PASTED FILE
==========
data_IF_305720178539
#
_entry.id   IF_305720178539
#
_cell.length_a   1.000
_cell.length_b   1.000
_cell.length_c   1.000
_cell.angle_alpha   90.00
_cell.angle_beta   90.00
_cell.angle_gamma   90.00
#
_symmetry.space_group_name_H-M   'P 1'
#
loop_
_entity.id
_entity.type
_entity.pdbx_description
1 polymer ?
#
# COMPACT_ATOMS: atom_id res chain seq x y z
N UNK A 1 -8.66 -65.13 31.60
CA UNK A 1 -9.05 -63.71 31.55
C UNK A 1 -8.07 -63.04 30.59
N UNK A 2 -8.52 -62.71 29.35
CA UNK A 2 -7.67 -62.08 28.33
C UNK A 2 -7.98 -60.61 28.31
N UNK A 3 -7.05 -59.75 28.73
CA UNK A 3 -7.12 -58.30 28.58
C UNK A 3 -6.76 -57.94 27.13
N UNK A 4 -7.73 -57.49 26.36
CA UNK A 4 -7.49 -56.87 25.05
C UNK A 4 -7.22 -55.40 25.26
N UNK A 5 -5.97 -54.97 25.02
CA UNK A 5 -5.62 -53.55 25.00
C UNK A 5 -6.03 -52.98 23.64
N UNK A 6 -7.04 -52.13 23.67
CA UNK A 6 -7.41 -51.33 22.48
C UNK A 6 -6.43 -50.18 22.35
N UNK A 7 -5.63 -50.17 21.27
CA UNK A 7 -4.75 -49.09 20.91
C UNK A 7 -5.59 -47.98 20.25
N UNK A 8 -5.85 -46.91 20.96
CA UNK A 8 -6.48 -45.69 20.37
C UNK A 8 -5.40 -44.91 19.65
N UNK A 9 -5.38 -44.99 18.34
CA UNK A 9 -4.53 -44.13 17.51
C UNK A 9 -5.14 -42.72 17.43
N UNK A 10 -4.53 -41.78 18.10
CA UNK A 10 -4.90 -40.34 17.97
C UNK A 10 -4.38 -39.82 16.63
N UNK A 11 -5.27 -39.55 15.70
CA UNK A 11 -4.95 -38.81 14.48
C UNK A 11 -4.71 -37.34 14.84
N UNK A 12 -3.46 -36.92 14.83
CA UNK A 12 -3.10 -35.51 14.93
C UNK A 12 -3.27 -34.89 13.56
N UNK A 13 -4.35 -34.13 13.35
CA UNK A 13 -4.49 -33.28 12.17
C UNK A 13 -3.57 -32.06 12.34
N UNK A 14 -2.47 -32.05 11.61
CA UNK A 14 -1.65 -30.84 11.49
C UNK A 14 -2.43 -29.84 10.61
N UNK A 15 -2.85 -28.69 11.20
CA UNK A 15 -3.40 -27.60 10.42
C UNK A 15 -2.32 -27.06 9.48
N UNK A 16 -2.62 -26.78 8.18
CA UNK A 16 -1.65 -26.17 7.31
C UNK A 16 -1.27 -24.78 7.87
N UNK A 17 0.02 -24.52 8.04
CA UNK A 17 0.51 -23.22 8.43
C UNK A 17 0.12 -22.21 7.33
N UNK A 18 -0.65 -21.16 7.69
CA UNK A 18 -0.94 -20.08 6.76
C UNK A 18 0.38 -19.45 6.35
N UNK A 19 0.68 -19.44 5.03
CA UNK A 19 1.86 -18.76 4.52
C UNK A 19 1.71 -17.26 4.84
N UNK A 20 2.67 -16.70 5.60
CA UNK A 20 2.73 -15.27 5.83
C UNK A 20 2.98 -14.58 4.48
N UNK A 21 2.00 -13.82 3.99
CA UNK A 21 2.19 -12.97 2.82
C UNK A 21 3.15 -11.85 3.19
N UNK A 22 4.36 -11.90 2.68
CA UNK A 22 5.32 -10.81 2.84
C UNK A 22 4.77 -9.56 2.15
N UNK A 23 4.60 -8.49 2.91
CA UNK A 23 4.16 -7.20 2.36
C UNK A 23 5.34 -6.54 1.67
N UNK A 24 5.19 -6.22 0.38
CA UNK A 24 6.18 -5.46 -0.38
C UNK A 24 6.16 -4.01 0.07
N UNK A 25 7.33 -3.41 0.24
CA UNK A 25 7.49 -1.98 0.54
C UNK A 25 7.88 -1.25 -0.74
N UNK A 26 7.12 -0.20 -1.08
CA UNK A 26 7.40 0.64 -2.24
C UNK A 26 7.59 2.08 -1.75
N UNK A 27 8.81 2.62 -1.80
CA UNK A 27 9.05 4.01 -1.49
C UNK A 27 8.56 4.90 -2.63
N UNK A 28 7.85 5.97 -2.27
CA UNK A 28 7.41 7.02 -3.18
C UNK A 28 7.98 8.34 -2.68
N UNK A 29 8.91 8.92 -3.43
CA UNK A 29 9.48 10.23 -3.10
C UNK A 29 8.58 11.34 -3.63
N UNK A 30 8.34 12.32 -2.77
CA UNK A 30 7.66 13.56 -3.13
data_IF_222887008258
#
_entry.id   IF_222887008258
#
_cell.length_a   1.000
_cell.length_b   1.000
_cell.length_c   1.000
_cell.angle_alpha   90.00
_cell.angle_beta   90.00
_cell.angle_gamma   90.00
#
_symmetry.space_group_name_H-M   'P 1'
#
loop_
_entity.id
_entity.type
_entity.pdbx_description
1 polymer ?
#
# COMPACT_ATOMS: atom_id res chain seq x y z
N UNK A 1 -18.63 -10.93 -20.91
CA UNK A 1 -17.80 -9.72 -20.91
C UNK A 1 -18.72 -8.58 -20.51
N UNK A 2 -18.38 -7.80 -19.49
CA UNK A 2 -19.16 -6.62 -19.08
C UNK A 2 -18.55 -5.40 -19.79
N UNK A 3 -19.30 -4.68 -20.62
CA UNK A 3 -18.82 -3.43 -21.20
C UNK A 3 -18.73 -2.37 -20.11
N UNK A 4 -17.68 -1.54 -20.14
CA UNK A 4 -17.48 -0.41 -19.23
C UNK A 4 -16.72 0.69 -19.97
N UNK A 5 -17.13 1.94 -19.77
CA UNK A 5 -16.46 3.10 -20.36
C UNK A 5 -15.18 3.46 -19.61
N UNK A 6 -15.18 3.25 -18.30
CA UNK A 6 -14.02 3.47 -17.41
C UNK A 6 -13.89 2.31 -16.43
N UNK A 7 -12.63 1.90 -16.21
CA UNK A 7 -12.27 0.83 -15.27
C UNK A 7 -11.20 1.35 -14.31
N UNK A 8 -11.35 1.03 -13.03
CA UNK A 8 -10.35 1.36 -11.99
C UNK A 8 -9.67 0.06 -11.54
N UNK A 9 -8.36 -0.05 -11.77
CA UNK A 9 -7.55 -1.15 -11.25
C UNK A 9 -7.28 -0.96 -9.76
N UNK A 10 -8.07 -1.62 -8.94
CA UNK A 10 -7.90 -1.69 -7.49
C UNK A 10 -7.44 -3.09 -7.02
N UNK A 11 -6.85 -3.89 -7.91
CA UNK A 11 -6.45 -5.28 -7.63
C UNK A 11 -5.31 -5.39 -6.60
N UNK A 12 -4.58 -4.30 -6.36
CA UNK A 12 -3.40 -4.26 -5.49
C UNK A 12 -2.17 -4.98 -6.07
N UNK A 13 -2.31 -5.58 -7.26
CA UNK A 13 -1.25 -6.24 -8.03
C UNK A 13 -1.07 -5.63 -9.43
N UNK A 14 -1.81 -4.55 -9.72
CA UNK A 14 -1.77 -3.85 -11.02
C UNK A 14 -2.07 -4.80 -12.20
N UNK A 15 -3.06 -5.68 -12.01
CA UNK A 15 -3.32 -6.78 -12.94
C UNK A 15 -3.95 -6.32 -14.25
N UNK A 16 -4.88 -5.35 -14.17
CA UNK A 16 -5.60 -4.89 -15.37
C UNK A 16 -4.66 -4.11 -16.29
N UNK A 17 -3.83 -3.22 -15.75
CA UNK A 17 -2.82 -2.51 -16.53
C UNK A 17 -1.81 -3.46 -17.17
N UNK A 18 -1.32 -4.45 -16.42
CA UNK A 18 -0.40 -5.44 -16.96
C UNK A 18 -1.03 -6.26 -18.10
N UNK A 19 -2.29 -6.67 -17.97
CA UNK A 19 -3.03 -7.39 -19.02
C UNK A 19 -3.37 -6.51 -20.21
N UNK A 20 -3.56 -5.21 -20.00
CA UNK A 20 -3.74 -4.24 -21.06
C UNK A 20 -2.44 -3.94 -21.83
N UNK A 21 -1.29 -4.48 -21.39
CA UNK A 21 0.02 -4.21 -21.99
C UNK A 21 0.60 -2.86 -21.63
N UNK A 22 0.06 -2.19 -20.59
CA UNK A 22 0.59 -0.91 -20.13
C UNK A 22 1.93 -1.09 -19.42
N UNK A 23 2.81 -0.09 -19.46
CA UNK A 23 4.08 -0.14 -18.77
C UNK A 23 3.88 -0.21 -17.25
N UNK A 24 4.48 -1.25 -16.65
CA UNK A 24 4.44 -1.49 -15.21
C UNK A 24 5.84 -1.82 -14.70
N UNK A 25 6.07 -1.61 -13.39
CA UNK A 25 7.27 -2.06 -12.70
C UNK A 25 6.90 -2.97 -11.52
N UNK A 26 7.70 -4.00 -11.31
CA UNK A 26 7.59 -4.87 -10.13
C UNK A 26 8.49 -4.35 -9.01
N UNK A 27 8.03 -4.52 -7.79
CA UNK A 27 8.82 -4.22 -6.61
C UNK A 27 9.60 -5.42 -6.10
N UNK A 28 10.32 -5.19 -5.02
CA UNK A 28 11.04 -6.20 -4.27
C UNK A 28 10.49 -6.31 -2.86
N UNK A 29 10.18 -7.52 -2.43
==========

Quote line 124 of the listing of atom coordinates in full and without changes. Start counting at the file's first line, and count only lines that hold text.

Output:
_entity.id